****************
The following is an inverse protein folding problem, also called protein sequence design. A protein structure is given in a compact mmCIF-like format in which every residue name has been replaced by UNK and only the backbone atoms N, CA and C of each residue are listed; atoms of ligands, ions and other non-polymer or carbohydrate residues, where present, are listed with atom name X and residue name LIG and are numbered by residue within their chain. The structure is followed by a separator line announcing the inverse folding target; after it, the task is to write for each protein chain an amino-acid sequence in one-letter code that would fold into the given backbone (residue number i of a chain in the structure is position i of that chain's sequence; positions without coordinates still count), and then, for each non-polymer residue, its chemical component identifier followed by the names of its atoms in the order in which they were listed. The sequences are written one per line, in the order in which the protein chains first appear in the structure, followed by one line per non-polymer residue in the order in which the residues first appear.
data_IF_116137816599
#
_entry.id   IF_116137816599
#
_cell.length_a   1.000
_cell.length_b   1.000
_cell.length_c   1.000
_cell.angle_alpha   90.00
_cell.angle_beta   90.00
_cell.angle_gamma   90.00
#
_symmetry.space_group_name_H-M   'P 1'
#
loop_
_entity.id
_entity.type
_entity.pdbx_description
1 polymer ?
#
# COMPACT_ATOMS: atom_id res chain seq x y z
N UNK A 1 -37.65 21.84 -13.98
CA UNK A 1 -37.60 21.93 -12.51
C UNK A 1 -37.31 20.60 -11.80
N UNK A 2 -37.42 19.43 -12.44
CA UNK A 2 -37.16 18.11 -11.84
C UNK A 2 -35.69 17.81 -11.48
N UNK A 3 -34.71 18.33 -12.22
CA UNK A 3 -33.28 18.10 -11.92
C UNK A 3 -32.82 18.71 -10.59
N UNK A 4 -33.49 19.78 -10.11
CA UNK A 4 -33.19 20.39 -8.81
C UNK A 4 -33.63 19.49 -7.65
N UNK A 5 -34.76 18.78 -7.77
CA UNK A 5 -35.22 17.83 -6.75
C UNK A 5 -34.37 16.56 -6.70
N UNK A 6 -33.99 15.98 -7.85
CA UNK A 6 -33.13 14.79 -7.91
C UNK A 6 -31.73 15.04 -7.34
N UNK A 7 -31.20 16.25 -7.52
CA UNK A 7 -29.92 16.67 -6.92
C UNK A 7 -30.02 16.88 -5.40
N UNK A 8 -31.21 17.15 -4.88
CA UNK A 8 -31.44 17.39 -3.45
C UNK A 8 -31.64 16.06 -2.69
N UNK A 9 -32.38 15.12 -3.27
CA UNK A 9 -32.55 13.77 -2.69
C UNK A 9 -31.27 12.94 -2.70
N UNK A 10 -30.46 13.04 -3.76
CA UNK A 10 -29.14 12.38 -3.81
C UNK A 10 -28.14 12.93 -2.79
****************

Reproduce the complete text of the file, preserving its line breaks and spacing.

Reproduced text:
The following is an inverse protein folding problem, also called protein sequence design. A protein structure is given in a compact mmCIF-like format in which every residue name has been replaced by UNK and only the backbone atoms N, CA and C of each residue are listed; atoms of ligands, ions and other non-polymer or carbohydrate residues, where present, are listed with atom name X and residue name LIG and are numbered by residue within their chain. The structure is followed by a separator line announcing the inverse folding target; after it, the task is to write for each protein chain an amino-acid sequence in one-letter code that would fold into the given backbone (residue number i of a chain in the structure is position i of that chain's sequence; positions without coordinates still count), and then, for each non-polymer residue, its chemical component identifier followed by the names of its atoms in the order in which they were listed. The sequences are written one per line, in the order in which the protein chains first appear in the structure, followed by one line per non-polymer residue in the order in which the residues first appear.
data_IF_116137816599
#
_entry.id   IF_116137816599
#
_cell.length_a   1.000
_cell.length_b   1.000
_cell.length_c   1.000
_cell.angle_alpha   90.00
_cell.angle_beta   90.00
_cell.angle_gamma   90.00
#
_symmetry.space_group_name_H-M   'P 1'
#
loop_
_entity.id
_entity.type
_entity.pdbx_description
1 polymer ?
#
# COMPACT_ATOMS: atom_id res chain seq x y z
N UNK A 1 -37.65 21.84 -13.98
CA UNK A 1 -37.60 21.93 -12.51
C UNK A 1 -37.31 20.60 -11.80
N UNK A 2 -37.42 19.43 -12.44
CA UNK A 2 -37.16 18.11 -11.84
C UNK A 2 -35.69 17.81 -11.48
N UNK A 3 -34.71 18.33 -12.22
CA UNK A 3 -33.28 18.10 -11.92
C UNK A 3 -32.82 18.71 -10.59
N UNK A 4 -33.49 19.78 -10.11
CA UNK A 4 -33.19 20.39 -8.81
C UNK A 4 -33.63 19.49 -7.65
N UNK A 5 -34.76 18.78 -7.77
CA UNK A 5 -35.22 17.83 -6.75
C UNK A 5 -34.37 16.56 -6.70
N UNK A 6 -33.99 15.98 -7.85
CA UNK A 6 -33.13 14.79 -7.91
C UNK A 6 -31.73 15.04 -7.34
N UNK A 7 -31.20 16.25 -7.52
CA UNK A 7 -29.92 16.67 -6.92
C UNK A 7 -30.02 16.88 -5.40
N UNK A 8 -31.21 17.15 -4.88
CA UNK A 8 -31.44 17.39 -3.45
C UNK A 8 -31.64 16.06 -2.69
N UNK A 9 -32.38 15.12 -3.27
CA UNK A 9 -32.55 13.77 -2.69
C UNK A 9 -31.27 12.94 -2.70
N UNK A 10 -30.46 13.04 -3.76
CA UNK A 10 -29.14 12.38 -3.81
C UNK A 10 -28.14 12.93 -2.79